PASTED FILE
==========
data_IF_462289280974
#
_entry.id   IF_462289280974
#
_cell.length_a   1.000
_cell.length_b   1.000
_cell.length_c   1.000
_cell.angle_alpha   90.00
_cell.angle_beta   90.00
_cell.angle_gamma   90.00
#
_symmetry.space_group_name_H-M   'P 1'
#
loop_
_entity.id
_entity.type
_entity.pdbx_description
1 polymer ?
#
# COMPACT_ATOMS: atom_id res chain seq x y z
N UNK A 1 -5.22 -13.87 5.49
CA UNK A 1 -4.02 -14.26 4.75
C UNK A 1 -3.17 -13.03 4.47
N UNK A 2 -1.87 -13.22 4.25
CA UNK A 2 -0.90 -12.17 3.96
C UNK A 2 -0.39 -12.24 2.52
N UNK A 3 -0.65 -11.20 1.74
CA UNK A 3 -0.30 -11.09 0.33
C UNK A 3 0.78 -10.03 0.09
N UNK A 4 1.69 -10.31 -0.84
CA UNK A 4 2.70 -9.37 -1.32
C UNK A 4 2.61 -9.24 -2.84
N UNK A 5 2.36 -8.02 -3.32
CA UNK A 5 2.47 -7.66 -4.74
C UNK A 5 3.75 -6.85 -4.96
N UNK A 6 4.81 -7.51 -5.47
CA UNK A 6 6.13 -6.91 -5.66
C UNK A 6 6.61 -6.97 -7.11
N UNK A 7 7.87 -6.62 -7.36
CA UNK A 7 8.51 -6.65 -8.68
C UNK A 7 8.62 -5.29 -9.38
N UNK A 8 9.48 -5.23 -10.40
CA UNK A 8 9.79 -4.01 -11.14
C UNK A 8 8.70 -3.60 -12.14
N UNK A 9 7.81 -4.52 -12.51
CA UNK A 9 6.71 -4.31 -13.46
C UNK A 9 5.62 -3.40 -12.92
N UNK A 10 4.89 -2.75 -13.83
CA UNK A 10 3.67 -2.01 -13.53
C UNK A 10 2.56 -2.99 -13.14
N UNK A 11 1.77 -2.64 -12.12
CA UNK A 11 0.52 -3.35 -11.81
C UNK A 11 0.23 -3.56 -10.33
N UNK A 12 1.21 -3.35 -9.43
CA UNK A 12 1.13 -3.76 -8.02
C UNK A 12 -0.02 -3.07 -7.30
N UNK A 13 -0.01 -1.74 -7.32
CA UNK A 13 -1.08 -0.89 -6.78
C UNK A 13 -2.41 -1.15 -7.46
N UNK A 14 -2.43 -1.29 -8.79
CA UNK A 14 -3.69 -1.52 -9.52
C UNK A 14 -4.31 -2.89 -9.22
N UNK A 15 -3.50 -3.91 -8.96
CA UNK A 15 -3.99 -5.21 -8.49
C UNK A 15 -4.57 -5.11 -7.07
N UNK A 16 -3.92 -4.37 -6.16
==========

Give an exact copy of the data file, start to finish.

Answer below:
data_IF_462289280974
#
_entry.id   IF_462289280974
#
_cell.length_a   1.000
_cell.length_b   1.000
_cell.length_c   1.000
_cell.angle_alpha   90.00
_cell.angle_beta   90.00
_cell.angle_gamma   90.00
#
_symmetry.space_group_name_H-M   'P 1'
#
loop_
_entity.id
_entity.type
_entity.pdbx_description
1 polymer ?
#
# COMPACT_ATOMS: atom_id res chain seq x y z
N UNK A 1 -5.22 -13.87 5.49
CA UNK A 1 -4.02 -14.26 4.75
C UNK A 1 -3.17 -13.03 4.47
N UNK A 2 -1.87 -13.22 4.25
CA UNK A 2 -0.90 -12.17 3.96
C UNK A 2 -0.39 -12.24 2.52
N UNK A 3 -0.65 -11.20 1.74
CA UNK A 3 -0.30 -11.09 0.33
C UNK A 3 0.78 -10.03 0.09
N UNK A 4 1.69 -10.31 -0.84
CA UNK A 4 2.70 -9.37 -1.32
C UNK A 4 2.61 -9.24 -2.84
N UNK A 5 2.36 -8.02 -3.32
CA UNK A 5 2.47 -7.66 -4.74
C UNK A 5 3.75 -6.85 -4.96
N UNK A 6 4.81 -7.51 -5.47
CA UNK A 6 6.13 -6.91 -5.66
C UNK A 6 6.61 -6.97 -7.11
N UNK A 7 7.87 -6.62 -7.36
CA UNK A 7 8.51 -6.65 -8.68
C UNK A 7 8.62 -5.29 -9.38
N UNK A 8 9.48 -5.23 -10.40
CA UNK A 8 9.79 -4.01 -11.14
C UNK A 8 8.70 -3.60 -12.14
N UNK A 9 7.81 -4.52 -12.51
CA UNK A 9 6.71 -4.31 -13.46
C UNK A 9 5.62 -3.40 -12.92
N UNK A 10 4.89 -2.75 -13.83
CA UNK A 10 3.67 -2.01 -13.53
C UNK A 10 2.56 -2.99 -13.14
N UNK A 11 1.77 -2.64 -12.12
CA UNK A 11 0.52 -3.35 -11.81
C UNK A 11 0.23 -3.56 -10.33
N UNK A 12 1.21 -3.35 -9.43
CA UNK A 12 1.13 -3.76 -8.02
C UNK A 12 -0.02 -3.07 -7.30
N UNK A 13 -0.01 -1.74 -7.32
CA UNK A 13 -1.08 -0.89 -6.78
C UNK A 13 -2.41 -1.15 -7.46
N UNK A 14 -2.43 -1.29 -8.79
CA UNK A 14 -3.69 -1.52 -9.52
C UNK A 14 -4.31 -2.89 -9.22
N UNK A 15 -3.50 -3.91 -8.96
CA UNK A 15 -3.99 -5.21 -8.49
C UNK A 15 -4.57 -5.11 -7.07
N UNK A 16 -3.92 -4.37 -6.16